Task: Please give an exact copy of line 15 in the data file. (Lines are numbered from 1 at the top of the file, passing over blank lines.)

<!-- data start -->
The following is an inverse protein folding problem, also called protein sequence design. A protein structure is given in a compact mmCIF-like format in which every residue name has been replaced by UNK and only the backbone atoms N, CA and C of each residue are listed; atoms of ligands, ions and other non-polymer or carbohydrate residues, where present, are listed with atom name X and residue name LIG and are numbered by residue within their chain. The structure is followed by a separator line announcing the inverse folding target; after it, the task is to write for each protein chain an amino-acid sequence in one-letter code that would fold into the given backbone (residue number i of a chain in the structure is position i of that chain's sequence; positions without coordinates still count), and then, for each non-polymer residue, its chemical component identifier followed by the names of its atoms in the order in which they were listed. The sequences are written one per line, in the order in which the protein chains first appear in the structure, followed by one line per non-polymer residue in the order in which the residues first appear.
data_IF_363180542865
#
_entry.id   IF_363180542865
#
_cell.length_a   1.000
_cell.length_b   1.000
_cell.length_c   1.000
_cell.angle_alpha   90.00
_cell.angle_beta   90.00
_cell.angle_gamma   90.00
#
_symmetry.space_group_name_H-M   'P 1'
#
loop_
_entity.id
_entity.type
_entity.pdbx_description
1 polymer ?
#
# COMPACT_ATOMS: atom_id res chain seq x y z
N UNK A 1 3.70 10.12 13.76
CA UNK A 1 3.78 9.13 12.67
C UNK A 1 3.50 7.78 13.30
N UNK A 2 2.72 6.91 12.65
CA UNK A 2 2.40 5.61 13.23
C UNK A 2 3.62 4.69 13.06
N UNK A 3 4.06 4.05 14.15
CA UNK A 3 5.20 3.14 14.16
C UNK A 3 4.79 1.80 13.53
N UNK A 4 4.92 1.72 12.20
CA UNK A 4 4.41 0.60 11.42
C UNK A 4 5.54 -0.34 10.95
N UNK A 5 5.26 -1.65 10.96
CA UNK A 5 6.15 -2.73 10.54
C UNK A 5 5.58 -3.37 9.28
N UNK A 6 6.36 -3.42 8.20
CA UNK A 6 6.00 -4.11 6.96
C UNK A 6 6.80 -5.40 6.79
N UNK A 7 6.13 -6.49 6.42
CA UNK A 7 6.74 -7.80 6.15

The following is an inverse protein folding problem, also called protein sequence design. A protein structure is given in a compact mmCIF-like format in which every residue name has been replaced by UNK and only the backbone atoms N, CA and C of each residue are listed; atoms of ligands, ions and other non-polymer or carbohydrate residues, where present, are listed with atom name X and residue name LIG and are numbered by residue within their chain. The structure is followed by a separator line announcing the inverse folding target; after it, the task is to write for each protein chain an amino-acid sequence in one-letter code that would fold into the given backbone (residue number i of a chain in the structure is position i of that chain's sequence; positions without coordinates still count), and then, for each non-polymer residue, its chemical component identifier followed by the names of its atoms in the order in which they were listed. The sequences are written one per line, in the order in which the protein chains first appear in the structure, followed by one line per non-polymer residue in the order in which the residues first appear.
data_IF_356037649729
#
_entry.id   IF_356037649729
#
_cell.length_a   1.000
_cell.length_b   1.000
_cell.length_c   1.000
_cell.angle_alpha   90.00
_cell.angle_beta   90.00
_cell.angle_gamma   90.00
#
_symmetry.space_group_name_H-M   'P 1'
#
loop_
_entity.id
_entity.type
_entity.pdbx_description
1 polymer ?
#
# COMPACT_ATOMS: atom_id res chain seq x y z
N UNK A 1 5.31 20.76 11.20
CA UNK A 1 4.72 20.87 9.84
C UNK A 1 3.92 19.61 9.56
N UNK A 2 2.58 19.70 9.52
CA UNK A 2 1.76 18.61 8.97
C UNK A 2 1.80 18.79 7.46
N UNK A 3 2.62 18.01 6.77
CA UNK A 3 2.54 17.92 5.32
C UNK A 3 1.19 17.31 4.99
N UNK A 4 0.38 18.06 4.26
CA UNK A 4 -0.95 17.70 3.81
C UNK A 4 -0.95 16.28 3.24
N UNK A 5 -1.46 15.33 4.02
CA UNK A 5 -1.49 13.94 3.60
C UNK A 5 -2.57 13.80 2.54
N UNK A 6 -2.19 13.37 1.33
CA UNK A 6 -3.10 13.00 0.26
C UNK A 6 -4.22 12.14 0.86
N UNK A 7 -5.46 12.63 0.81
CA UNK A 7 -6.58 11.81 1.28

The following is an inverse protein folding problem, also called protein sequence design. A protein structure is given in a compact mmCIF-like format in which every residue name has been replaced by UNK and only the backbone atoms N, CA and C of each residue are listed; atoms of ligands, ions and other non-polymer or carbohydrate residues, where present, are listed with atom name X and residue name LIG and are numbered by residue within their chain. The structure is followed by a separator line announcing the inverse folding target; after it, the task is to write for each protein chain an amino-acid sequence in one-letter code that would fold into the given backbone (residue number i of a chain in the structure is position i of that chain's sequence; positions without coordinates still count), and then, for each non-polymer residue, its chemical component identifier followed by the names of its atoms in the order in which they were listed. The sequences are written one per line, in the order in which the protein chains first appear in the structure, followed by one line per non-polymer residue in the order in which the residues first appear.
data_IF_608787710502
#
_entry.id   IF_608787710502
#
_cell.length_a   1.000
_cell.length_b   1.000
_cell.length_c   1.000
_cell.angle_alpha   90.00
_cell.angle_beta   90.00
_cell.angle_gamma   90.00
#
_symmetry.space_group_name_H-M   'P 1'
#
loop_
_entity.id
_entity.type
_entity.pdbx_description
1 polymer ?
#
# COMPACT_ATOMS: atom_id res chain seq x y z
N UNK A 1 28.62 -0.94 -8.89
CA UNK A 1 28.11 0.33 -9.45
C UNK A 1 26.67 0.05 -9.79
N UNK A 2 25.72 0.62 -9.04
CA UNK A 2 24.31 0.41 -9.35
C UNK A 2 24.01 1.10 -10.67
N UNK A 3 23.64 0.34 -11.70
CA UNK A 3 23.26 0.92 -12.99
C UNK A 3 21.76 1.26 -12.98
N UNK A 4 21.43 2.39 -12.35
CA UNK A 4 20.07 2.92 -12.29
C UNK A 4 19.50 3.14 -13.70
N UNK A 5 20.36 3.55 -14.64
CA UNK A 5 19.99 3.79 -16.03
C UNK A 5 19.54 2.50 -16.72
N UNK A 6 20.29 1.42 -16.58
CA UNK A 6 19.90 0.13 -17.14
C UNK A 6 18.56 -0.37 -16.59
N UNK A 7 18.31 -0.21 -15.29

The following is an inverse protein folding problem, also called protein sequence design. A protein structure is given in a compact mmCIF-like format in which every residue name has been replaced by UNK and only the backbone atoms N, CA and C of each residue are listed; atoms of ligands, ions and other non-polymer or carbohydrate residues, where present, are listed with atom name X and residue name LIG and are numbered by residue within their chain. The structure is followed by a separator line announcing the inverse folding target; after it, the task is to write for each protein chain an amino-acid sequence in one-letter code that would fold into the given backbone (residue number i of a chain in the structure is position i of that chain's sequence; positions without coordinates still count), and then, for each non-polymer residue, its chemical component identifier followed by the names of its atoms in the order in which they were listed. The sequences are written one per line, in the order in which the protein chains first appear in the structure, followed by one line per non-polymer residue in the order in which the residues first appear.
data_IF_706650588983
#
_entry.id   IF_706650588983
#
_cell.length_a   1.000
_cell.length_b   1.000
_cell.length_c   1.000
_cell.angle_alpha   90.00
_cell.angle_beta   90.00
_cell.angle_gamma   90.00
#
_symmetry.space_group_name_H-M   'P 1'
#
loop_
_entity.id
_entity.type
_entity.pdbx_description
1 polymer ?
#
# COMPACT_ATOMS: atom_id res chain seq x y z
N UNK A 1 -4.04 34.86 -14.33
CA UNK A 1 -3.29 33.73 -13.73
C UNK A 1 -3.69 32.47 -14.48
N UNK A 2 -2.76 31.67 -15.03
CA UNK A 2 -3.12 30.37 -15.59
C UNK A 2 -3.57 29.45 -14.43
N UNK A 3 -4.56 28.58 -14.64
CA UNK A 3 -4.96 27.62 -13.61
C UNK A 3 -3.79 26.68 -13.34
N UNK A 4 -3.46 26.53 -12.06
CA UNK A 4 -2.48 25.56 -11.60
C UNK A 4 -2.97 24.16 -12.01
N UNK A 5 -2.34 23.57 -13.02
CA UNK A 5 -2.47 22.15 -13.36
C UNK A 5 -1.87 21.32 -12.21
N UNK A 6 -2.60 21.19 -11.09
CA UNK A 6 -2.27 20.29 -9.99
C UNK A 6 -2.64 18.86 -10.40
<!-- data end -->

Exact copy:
loop_